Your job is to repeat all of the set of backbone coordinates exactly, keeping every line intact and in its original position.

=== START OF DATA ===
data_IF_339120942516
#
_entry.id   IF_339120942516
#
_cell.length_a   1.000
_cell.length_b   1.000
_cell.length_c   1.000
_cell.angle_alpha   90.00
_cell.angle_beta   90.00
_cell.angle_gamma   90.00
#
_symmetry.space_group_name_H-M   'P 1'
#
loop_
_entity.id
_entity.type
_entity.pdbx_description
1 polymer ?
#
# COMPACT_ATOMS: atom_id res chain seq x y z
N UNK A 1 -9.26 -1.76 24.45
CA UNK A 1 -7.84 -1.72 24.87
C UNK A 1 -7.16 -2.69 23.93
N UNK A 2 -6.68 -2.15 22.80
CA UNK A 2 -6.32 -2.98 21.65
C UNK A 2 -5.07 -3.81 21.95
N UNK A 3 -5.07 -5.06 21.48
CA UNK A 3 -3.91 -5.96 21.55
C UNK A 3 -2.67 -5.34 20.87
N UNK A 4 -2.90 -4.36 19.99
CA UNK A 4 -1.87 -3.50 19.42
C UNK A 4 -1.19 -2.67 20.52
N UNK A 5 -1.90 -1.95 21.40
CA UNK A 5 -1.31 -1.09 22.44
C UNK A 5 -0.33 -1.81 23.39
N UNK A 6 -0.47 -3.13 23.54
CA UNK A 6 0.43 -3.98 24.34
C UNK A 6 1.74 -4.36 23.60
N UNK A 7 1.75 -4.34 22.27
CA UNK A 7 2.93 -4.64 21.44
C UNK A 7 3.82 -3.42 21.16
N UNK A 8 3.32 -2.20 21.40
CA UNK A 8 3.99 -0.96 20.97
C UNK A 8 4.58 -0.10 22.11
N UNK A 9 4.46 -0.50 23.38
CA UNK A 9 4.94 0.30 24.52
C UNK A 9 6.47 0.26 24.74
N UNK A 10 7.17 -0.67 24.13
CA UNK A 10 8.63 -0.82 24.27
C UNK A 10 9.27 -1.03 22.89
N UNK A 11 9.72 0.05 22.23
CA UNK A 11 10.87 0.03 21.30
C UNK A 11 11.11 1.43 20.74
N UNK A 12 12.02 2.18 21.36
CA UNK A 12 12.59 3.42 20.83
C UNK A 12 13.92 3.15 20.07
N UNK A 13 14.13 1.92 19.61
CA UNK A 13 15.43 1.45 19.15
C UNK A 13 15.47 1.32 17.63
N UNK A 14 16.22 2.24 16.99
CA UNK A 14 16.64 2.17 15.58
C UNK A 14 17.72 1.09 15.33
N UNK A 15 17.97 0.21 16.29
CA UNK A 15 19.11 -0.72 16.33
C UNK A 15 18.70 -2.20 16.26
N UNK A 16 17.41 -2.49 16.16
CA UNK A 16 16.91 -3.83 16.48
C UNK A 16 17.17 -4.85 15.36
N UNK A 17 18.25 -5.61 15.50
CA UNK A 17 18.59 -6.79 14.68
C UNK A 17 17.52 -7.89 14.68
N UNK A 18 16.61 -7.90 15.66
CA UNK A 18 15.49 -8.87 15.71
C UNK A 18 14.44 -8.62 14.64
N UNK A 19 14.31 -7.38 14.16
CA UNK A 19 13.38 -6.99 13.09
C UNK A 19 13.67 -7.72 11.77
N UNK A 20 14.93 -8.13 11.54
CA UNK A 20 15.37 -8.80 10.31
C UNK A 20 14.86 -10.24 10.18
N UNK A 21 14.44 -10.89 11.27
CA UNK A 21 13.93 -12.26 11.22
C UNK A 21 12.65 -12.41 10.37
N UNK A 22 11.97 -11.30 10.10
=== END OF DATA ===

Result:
data_IF_339120942516
#
_entry.id   IF_339120942516
#
_cell.length_a   1.000
_cell.length_b   1.000
_cell.length_c   1.000
_cell.angle_alpha   90.00
_cell.angle_beta   90.00
_cell.angle_gamma   90.00
#
_symmetry.space_group_name_H-M   'P 1'
#
loop_
_entity.id
_entity.type
_entity.pdbx_description
1 polymer ?
#
# COMPACT_ATOMS: atom_id res chain seq x y z
N UNK A 1 -9.26 -1.76 24.45
CA UNK A 1 -7.84 -1.72 24.87
C UNK A 1 -7.16 -2.69 23.93
N UNK A 2 -6.68 -2.15 22.80
CA UNK A 2 -6.32 -2.98 21.65
C UNK A 2 -5.07 -3.81 21.95
N UNK A 3 -5.07 -5.06 21.48
CA UNK A 3 -3.91 -5.96 21.55
C UNK A 3 -2.67 -5.34 20.87
N UNK A 4 -2.90 -4.36 19.99
CA UNK A 4 -1.87 -3.50 19.42
C UNK A 4 -1.19 -2.67 20.52
N UNK A 5 -1.90 -1.95 21.40
CA UNK A 5 -1.31 -1.09 22.44
C UNK A 5 -0.33 -1.81 23.39
N UNK A 6 -0.47 -3.13 23.54
CA UNK A 6 0.43 -3.98 24.34
C UNK A 6 1.74 -4.36 23.60
N UNK A 7 1.75 -4.34 22.27
CA UNK A 7 2.93 -4.64 21.44
C UNK A 7 3.82 -3.42 21.16
N UNK A 8 3.32 -2.20 21.40
CA UNK A 8 3.99 -0.96 20.97
C UNK A 8 4.58 -0.10 22.11
N UNK A 9 4.46 -0.50 23.38
CA UNK A 9 4.94 0.30 24.52
C UNK A 9 6.47 0.26 24.74
N UNK A 10 7.17 -0.67 24.13
CA UNK A 10 8.63 -0.82 24.27
C UNK A 10 9.27 -1.03 22.89
N UNK A 11 9.72 0.05 22.23
CA UNK A 11 10.87 0.03 21.30
C UNK A 11 11.11 1.43 20.74
N UNK A 12 12.02 2.18 21.36
CA UNK A 12 12.59 3.42 20.83
C UNK A 12 13.92 3.15 20.07
N UNK A 13 14.13 1.92 19.61
CA UNK A 13 15.43 1.45 19.15
C UNK A 13 15.47 1.32 17.63
N UNK A 14 16.22 2.24 16.99
CA UNK A 14 16.64 2.17 15.58
C UNK A 14 17.72 1.09 15.33
N UNK A 15 17.97 0.21 16.29
CA UNK A 15 19.11 -0.72 16.33
C UNK A 15 18.70 -2.20 16.26
N UNK A 16 17.41 -2.49 16.16
CA UNK A 16 16.91 -3.83 16.48
C UNK A 16 17.17 -4.85 15.36
N UNK A 17 18.25 -5.61 15.50
CA UNK A 17 18.59 -6.79 14.68
C UNK A 17 17.52 -7.89 14.68
N UNK A 18 16.61 -7.90 15.66
CA UNK A 18 15.49 -8.87 15.71
C UNK A 18 14.44 -8.62 14.64
N UNK A 19 14.31 -7.38 14.16
CA UNK A 19 13.38 -6.99 13.09
C UNK A 19 13.67 -7.72 11.77
N UNK A 20 14.93 -8.13 11.54
CA UNK A 20 15.37 -8.80 10.31
C UNK A 20 14.86 -10.24 10.18
N UNK A 21 14.44 -10.89 11.27
CA UNK A 21 13.93 -12.26 11.22
C UNK A 21 12.65 -12.41 10.37
N UNK A 22 11.97 -11.30 10.10